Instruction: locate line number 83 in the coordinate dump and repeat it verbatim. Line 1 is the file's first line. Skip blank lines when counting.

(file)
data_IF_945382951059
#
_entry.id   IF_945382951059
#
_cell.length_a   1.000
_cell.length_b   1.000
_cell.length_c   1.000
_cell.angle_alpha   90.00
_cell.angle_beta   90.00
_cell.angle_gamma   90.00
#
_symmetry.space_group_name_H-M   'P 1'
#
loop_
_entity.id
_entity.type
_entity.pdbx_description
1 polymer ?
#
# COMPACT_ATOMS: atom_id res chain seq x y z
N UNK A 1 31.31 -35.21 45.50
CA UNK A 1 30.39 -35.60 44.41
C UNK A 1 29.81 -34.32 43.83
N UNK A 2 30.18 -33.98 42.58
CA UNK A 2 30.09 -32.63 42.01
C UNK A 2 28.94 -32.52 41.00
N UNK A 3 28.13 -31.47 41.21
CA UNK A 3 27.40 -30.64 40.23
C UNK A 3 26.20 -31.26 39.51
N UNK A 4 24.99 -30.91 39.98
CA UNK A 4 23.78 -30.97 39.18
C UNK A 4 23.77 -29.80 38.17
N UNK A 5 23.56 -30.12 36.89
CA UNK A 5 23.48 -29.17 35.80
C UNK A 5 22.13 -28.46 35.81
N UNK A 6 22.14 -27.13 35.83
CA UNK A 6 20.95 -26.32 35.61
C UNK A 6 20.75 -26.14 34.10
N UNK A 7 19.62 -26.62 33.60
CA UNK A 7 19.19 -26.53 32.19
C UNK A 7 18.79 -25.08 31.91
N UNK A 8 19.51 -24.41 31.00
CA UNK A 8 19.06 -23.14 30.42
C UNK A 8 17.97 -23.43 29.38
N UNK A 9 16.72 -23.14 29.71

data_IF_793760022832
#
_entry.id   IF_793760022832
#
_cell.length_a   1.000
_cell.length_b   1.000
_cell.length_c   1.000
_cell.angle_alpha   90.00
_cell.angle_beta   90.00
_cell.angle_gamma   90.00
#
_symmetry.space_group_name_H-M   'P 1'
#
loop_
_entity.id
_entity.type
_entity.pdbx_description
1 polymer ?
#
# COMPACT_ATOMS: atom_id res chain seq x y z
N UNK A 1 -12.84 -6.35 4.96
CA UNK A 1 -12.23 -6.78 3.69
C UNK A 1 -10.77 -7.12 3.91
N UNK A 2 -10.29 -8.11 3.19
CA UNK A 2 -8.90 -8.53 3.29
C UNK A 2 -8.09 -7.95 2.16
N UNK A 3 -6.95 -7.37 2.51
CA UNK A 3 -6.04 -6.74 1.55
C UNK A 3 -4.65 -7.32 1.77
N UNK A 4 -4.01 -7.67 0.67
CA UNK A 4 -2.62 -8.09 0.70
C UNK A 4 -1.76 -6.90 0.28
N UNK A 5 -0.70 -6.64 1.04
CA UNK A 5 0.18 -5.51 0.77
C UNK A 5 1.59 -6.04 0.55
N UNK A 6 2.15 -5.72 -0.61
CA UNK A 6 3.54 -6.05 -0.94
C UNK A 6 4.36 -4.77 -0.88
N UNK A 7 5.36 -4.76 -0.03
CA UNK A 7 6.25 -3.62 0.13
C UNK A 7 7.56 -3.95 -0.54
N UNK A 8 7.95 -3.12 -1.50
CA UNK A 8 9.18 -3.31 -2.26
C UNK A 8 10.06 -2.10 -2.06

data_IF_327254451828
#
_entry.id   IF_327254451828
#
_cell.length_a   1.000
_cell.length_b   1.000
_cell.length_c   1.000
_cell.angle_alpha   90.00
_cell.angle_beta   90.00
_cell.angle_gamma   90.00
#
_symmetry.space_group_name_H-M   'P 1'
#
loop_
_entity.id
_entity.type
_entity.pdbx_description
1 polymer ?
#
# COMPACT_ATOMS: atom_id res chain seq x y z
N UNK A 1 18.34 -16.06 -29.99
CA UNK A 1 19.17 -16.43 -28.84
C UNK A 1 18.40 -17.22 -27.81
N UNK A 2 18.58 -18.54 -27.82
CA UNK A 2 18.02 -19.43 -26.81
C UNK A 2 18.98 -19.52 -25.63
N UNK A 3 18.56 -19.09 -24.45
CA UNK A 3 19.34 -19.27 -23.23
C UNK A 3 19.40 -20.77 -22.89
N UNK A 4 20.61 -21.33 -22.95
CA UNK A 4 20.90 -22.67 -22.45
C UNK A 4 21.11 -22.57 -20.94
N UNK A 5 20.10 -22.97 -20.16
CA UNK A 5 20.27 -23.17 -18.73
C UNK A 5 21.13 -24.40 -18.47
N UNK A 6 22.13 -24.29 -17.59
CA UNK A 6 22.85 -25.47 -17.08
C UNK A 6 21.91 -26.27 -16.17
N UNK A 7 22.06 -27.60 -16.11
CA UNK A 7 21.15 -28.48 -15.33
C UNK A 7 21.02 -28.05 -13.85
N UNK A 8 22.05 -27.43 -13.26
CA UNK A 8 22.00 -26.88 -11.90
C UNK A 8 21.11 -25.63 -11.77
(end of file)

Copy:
C UNK A 6 4.36 -4.77 -0.88